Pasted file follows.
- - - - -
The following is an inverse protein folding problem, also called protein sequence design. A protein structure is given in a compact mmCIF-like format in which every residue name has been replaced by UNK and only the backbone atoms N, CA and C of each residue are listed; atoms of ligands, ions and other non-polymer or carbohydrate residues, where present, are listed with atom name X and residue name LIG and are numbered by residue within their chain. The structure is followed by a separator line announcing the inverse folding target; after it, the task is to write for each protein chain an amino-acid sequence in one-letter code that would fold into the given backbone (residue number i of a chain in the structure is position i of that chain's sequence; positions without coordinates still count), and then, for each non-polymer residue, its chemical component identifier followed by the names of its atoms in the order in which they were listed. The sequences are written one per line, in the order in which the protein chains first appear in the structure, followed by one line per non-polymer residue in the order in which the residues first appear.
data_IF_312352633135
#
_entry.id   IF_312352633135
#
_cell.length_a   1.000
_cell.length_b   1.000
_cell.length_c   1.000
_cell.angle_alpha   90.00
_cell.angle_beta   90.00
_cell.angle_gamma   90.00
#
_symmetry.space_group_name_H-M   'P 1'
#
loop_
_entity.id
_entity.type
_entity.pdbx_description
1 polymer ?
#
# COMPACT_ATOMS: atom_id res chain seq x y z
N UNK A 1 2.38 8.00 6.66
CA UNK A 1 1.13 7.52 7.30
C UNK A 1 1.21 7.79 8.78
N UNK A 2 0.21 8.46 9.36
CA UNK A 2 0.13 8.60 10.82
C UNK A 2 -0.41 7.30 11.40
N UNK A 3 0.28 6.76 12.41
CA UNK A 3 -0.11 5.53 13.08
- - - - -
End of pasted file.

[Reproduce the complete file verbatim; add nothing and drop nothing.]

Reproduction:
The following is an inverse protein folding problem, also called protein sequence design. A protein structure is given in a compact mmCIF-like format in which every residue name has been replaced by UNK and only the backbone atoms N, CA and C of each residue are listed; atoms of ligands, ions and other non-polymer or carbohydrate residues, where present, are listed with atom name X and residue name LIG and are numbered by residue within their chain. The structure is followed by a separator line announcing the inverse folding target; after it, the task is to write for each protein chain an amino-acid sequence in one-letter code that would fold into the given backbone (residue number i of a chain in the structure is position i of that chain's sequence; positions without coordinates still count), and then, for each non-polymer residue, its chemical component identifier followed by the names of its atoms in the order in which they were listed. The sequences are written one per line, in the order in which the protein chains first appear in the structure, followed by one line per non-polymer residue in the order in which the residues first appear.
data_IF_312352633135
#
_entry.id   IF_312352633135
#
_cell.length_a   1.000
_cell.length_b   1.000
_cell.length_c   1.000
_cell.angle_alpha   90.00
_cell.angle_beta   90.00
_cell.angle_gamma   90.00
#
_symmetry.space_group_name_H-M   'P 1'
#
loop_
_entity.id
_entity.type
_entity.pdbx_description
1 polymer ?
#
# COMPACT_ATOMS: atom_id res chain seq x y z
N UNK A 1 2.38 8.00 6.66
CA UNK A 1 1.13 7.52 7.30
C UNK A 1 1.21 7.79 8.78
N UNK A 2 0.21 8.46 9.36
CA UNK A 2 0.13 8.60 10.82
C UNK A 2 -0.41 7.30 11.40
N UNK A 3 0.28 6.76 12.41
CA UNK A 3 -0.11 5.53 13.08